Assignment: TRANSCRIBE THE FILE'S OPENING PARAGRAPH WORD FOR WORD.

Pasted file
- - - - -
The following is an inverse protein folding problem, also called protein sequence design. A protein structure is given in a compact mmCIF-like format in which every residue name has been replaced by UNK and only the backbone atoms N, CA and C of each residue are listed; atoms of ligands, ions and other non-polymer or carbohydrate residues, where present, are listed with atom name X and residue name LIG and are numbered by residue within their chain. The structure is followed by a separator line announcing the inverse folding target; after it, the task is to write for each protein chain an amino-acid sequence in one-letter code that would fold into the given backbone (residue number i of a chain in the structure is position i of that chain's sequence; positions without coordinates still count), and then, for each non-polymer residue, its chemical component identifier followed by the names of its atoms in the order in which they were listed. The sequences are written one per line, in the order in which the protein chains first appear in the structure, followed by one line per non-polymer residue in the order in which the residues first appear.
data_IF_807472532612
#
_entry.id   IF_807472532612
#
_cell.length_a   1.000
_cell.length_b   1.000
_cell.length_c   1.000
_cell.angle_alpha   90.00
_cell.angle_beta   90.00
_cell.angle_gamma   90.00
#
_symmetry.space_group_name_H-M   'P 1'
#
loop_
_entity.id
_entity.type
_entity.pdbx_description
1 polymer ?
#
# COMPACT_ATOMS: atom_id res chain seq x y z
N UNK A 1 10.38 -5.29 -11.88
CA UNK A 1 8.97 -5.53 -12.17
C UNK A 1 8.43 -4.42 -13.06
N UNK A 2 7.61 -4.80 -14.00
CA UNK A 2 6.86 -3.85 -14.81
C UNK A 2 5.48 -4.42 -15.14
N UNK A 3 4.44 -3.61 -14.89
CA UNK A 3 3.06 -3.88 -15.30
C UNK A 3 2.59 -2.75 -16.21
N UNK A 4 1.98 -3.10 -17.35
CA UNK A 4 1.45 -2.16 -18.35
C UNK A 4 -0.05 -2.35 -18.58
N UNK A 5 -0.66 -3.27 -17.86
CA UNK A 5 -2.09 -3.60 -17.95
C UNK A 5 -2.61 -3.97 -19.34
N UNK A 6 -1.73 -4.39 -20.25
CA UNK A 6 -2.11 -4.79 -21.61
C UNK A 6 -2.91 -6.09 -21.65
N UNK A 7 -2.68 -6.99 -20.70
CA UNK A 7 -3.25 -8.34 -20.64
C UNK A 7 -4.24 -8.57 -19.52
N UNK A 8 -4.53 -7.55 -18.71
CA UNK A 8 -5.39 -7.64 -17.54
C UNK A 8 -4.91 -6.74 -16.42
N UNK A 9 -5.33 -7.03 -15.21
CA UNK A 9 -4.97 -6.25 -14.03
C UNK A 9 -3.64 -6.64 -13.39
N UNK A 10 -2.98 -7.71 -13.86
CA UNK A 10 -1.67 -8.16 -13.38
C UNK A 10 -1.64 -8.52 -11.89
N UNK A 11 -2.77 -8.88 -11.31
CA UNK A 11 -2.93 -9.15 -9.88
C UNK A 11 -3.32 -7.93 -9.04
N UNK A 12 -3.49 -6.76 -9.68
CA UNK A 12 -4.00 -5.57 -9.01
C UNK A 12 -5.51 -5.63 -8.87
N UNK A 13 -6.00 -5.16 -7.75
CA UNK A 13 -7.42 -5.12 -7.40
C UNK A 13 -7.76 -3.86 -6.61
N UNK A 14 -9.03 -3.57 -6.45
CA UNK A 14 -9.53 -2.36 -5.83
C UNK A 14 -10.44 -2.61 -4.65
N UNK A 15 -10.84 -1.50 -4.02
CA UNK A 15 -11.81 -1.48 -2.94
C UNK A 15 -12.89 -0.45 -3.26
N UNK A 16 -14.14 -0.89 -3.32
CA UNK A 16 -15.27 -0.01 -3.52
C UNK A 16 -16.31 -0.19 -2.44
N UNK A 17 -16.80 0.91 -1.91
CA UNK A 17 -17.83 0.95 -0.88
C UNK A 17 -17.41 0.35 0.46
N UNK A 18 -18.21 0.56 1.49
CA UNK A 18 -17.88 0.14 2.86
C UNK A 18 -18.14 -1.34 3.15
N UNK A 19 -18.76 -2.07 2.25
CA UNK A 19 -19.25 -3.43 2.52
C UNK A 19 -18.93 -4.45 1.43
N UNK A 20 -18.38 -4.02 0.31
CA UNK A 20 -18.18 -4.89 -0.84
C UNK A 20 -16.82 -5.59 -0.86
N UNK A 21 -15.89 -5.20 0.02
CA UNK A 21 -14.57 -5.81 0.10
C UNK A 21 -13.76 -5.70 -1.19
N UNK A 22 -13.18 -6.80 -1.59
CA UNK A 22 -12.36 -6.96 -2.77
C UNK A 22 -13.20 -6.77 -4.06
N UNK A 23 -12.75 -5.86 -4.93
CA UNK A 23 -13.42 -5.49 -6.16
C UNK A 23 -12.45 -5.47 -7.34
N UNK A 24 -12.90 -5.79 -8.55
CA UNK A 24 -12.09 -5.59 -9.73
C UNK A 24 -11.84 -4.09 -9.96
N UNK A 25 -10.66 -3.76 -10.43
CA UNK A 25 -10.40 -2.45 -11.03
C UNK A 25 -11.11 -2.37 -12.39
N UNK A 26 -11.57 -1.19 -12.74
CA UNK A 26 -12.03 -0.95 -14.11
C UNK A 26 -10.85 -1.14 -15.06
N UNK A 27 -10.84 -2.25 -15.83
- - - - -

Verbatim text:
The following is an inverse protein folding problem, also called protein sequence design. A protein structure is given in a compact mmCIF-like format in which every residue name has been replaced by UNK and only the backbone atoms N, CA and C of each residue are listed; atoms of ligands, ions and other non-polymer or carbohydrate residues, where present, are listed with atom name X and residue name LIG and are numbered by residue within their chain. The structure is followed by a separator line announcing the inverse folding target; after it, the task is to write for each protein chain an amino-acid sequence in one-letter code that would fold into the given backbone (residue number i of a chain in the structure is position i of that chain's sequence; positions without coordinates still count), and then, for each non-polymer residue, its chemical component identifier followed by the names of its atoms in the order in which they were listed. The sequences are written one per line, in the order in which the protein chains first appear in the structure, followed by one line per non-polymer residue in the order in which the residues first appear.